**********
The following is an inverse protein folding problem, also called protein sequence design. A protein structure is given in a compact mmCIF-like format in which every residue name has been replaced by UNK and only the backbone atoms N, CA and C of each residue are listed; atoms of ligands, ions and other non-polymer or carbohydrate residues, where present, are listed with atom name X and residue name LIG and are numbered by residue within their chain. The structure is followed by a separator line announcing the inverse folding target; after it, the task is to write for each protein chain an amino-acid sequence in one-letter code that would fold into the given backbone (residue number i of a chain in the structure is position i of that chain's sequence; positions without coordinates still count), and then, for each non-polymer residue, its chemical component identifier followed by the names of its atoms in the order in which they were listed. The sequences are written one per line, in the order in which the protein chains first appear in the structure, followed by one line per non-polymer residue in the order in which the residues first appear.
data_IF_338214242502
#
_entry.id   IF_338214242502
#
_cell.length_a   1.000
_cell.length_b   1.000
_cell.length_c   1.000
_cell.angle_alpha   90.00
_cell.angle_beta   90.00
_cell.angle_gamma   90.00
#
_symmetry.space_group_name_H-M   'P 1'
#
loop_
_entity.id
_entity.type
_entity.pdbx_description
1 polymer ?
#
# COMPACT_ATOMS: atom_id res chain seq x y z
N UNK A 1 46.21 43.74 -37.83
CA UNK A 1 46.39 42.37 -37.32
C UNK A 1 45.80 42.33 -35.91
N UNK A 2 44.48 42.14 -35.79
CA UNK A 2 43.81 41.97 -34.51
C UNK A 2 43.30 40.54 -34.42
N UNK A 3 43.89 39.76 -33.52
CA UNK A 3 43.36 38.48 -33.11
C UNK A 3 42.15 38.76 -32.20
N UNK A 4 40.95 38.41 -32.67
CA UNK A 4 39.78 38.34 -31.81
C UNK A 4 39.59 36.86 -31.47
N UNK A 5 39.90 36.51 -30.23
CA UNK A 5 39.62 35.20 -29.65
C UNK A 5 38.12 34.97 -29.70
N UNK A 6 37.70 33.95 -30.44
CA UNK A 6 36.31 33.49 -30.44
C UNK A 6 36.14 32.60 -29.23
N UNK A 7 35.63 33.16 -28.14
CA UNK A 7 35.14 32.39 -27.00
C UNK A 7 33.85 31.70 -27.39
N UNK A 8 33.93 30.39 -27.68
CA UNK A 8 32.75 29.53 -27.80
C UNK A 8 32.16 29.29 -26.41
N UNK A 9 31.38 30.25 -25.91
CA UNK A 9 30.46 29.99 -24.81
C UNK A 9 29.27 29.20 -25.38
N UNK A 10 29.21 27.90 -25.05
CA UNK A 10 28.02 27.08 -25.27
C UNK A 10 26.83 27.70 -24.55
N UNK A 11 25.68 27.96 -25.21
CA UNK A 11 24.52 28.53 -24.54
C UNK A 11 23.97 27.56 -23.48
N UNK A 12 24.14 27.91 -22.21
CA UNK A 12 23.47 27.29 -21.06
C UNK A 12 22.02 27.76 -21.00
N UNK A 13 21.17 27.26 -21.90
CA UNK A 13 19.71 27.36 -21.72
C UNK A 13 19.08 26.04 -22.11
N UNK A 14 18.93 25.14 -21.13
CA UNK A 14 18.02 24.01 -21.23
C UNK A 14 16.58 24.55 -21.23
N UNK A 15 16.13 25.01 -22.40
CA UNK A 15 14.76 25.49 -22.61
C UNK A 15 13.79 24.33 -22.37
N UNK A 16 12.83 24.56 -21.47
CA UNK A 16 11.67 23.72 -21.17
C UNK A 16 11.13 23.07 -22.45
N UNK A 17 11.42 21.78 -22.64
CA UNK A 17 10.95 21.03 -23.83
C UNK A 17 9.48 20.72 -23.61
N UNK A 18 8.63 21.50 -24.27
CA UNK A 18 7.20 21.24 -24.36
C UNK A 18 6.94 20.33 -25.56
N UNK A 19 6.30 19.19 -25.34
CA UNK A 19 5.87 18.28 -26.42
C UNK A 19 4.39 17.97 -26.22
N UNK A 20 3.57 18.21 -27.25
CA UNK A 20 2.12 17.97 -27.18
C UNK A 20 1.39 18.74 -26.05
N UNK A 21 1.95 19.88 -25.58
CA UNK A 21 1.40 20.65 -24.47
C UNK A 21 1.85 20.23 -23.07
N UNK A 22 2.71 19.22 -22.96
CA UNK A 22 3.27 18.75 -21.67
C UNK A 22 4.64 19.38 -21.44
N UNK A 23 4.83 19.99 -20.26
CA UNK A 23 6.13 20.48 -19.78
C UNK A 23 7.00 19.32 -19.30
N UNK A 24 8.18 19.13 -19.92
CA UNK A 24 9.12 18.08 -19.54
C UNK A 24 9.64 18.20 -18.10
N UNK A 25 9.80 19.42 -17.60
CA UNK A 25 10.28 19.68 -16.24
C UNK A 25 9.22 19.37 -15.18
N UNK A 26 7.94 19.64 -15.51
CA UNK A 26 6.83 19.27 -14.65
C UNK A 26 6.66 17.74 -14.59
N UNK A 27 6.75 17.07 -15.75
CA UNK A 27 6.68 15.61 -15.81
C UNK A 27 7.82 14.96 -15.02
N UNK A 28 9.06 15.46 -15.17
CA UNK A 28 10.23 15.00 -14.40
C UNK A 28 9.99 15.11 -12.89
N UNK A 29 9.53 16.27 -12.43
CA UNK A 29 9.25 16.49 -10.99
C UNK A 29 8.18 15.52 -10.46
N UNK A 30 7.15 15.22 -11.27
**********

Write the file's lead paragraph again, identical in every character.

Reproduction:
The following is an inverse protein folding problem, also called protein sequence design. A protein structure is given in a compact mmCIF-like format in which every residue name has been replaced by UNK and only the backbone atoms N, CA and C of each residue are listed; atoms of ligands, ions and other non-polymer or carbohydrate residues, where present, are listed with atom name X and residue name LIG and are numbered by residue within their chain. The structure is followed by a separator line announcing the inverse folding target; after it, the task is to write for each protein chain an amino-acid sequence in one-letter code that would fold into the given backbone (residue number i of a chain in the structure is position i of that chain's sequence; positions without coordinates still count), and then, for each non-polymer residue, its chemical component identifier followed by the names of its atoms in the order in which they were listed. The sequences are written one per line, in the order in which the protein chains first appear in the structure, followed by one line per non-polymer residue in the order in which the residues first appear.